Researchers have studied how a 'drumstick' made of light could make a microscopic 'drum' vibrate and stand still at the same time.
A team of researchers from the UK and Australia have made a key step towards understanding the boundary between the quantum world and our everyday classical world.
Quantum mechanics is truly weird. Objects can behave like both particles and waves, and can be both here and there at the same time, defying our common sense. Such counterintuitive behaviour is typically confined to the microscopic realm and the question "why don't we see such behaviour in everyday objects?" challenges many scientists today.
Now, a team of researchers have developed a new technique to generate this type of quantum behaviour in the motion of a tiny drum just visible to the naked eye. The details of their research are published today in New Journal of Physics.
Project principal investigator, Dr. Michael Vanner from the Quantum Measurement Lab at Imperial College London, said: "Such systems offer significant potential for the development of powerful new quantum-enhanced technologies, such as ultra-precise sensors, and new types of transducers.
"Excitingly, this research direction will also enable us to test the fundamental limits of quantum mechanics by observing how quantum superpositions behave at a large scale."
Mechanical vibrations, such as those that create the sound from a drum, are an important part of our everyday experience. Hitting a drum with a drumstick causes it to rapidly move up and down, producing the sound we hear.
In the quantum world, a drum can vibrate and stand still at the same time. However, generating such quantum motion is very challenging. lead author of the project Dr. Martin Ringbauer from the University of Queensland node of the Australian Research Council Centre for Engineered Quantum Systems, said: "You need a special kind of drumstick to make such a quantum vibration with our tiny drum."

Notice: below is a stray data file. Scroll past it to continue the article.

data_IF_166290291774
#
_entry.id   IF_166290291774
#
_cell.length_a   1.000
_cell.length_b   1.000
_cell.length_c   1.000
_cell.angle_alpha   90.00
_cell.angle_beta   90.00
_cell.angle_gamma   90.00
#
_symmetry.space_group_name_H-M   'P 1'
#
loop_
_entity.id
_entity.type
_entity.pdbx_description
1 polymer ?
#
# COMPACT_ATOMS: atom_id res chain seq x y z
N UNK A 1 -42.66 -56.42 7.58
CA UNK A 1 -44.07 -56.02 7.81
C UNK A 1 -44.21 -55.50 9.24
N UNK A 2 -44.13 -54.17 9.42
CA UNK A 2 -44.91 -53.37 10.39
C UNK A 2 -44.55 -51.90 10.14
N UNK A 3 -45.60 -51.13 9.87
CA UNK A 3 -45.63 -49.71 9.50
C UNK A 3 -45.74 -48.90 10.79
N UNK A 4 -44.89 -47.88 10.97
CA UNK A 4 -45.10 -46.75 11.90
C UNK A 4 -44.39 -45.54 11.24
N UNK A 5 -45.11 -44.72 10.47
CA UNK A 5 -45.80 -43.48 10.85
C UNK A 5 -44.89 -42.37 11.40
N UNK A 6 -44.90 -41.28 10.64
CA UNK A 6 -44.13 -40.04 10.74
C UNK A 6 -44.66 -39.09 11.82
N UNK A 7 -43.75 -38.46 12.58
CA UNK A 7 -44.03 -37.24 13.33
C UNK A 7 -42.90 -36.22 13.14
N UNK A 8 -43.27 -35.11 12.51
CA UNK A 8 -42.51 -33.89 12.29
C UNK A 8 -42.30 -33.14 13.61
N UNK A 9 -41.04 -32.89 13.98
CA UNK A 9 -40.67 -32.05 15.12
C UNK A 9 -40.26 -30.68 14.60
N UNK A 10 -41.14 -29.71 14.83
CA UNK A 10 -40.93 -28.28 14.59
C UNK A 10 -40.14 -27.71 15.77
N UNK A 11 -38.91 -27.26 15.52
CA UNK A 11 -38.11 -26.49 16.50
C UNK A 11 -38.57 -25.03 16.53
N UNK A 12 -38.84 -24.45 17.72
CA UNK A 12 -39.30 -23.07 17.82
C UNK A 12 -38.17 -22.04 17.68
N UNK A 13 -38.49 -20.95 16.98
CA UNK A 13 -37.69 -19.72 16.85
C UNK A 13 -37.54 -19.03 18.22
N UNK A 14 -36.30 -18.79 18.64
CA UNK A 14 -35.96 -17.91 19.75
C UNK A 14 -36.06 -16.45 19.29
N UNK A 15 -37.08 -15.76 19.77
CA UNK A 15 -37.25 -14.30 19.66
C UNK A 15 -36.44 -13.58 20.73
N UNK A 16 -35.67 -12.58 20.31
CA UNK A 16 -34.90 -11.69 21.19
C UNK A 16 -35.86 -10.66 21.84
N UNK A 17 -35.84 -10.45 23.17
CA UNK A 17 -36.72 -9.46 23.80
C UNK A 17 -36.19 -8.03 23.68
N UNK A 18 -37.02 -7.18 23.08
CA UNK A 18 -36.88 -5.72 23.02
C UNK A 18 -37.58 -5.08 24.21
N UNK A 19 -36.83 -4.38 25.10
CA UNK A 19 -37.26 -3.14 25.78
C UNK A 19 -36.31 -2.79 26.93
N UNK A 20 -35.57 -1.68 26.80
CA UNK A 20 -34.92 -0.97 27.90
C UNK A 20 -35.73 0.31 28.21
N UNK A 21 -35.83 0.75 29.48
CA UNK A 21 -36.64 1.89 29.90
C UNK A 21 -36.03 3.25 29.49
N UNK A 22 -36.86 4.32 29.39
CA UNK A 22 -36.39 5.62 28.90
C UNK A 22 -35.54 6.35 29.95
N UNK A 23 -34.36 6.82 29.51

In recent years, the emerging field of quantum optomechanics has made great progress towards the goal of a quantum drum using laser light as a type of drumstick. However, many challenges remain, so the authors' present study takes an unconventional approach.
Dr. Ringbauer continues: "We adapted a trick from optical quantum computing to help us play the quantum drum. We used a measurement with single particles of light—photons—to tailor the properties of the drumstick.
"This provides a promising route to making a mechanical version of Schrodinger's cat, where the drum vibrates and stands still at the same time."
These experiments have made the first observation of mechanical interferences fringes, which is a crucial step forward for the field.
In the experiment, the fringes were at a classical level due to thermal noise, but motivated by this success, the team are now working hard to improve their technique and operate the experiments at temperatures close to absolute zero where quantum mechanics is expected to dominate.
These future experiments may reveal new intricacies of quantum mechanics and may even help light the path to a theory that links the quantum world and the physics of gravity.
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'Generation of Mechanical Interference Fringes by Multi-Photon Counting' by M Ringbauer, T J Weinhold, L A Howard, A G White & M R Vanner is published in New Journal of Physics 20, 053042 (2018) DOI: 10.1088/1367-2630/aabb8d